Lasers move droplets

November 3/10, 2004

Labs-on-a-chip promise inexpensive and portable biological and chemical analysis. Key to making the tiny labs work is finding ways to move and mix minuscule amounts of substances.

Scientists have devised several methods of manipulating droplets, including moving them with light and electric fields, and using heat to change surface tension. Light, or laser tweezers, methods require droplets to be contained in membranes. Electric field and heat methods require surfaces with patterned electrodes.

Researchers from SRI International have demonstrated a relatively simple method of manipulating droplets that takes advantage of the thermal Marangoni effect: when a droplet is warmer along one side than the other, it shifts toward the cooler side to minimize surface energy. Heat from a laser changes droplet surface tension, which causes droplets to move away from the laser beam.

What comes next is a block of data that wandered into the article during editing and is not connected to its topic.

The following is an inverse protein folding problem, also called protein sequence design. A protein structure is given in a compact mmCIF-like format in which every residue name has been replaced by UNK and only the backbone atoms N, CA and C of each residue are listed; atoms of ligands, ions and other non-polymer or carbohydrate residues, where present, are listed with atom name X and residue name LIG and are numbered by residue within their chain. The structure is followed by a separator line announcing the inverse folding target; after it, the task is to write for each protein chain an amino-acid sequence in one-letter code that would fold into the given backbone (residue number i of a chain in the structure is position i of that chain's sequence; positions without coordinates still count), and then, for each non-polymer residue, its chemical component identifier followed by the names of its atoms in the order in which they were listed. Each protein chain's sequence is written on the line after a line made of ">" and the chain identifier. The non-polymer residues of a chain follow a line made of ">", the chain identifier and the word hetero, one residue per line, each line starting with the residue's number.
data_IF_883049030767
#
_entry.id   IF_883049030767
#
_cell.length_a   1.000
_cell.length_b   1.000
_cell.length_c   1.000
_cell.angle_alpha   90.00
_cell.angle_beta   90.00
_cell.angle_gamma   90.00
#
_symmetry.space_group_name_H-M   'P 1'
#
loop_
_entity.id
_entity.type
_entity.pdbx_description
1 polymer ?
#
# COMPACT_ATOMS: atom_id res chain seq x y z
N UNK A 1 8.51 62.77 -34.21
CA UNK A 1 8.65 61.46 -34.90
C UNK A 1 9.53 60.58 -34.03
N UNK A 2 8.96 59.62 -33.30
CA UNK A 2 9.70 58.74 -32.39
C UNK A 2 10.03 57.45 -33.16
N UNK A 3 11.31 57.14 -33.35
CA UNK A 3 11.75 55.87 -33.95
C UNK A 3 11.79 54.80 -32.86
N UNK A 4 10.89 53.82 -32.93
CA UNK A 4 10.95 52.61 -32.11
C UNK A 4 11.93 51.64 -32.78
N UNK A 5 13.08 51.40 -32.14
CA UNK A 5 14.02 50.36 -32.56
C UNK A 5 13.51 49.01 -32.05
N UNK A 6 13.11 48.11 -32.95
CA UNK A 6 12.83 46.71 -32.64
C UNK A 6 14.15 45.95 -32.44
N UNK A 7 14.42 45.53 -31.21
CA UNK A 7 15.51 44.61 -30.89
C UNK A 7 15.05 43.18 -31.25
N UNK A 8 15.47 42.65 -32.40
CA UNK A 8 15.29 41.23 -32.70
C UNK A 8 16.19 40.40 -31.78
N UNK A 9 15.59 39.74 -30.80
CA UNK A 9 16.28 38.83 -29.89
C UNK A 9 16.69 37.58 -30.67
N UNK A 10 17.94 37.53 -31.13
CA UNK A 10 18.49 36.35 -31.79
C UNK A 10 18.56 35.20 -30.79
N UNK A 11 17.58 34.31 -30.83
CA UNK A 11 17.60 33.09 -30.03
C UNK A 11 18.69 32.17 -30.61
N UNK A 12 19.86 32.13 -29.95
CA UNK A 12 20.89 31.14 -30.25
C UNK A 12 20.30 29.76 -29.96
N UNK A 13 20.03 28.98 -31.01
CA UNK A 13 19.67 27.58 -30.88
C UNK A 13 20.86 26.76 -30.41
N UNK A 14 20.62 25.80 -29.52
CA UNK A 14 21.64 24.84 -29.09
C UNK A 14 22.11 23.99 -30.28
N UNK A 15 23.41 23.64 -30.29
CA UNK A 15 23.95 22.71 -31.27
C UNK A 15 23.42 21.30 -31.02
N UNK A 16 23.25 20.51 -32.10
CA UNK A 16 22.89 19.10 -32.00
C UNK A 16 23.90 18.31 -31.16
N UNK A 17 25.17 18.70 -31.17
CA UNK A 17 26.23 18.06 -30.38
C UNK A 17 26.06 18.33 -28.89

The method could eventually be used for high throughput biological and chemical screening, and fluidic, chemical and biological experiments that use minuscule amounts of samples and chemicals, according to the researchers.

The researchers demonstrated the method using drops of dyed water on a film of oil on a Petri dish. They were able to move individual droplets ranging from 30 microns to 1,500 microns in diameter as fast as 3 millimeters per second. A micron is one-thousandth of a millimeter. The method can also quickly mix droplets. The researchers mixed a 187-microliter droplet of dye and a 182-microliter droplet of black ink in 33 millionths of a second.

Because the method requires no electrical circuitry, devices can be made cheaply and droplets can move anywhere on the surface, making labs-on-a-chip easy to reconfigure.

The method could be used practically within a couple of years, according to the researchers. The work appeared in the September 27, 2004 issue of Applied Physics Letters.

Page One

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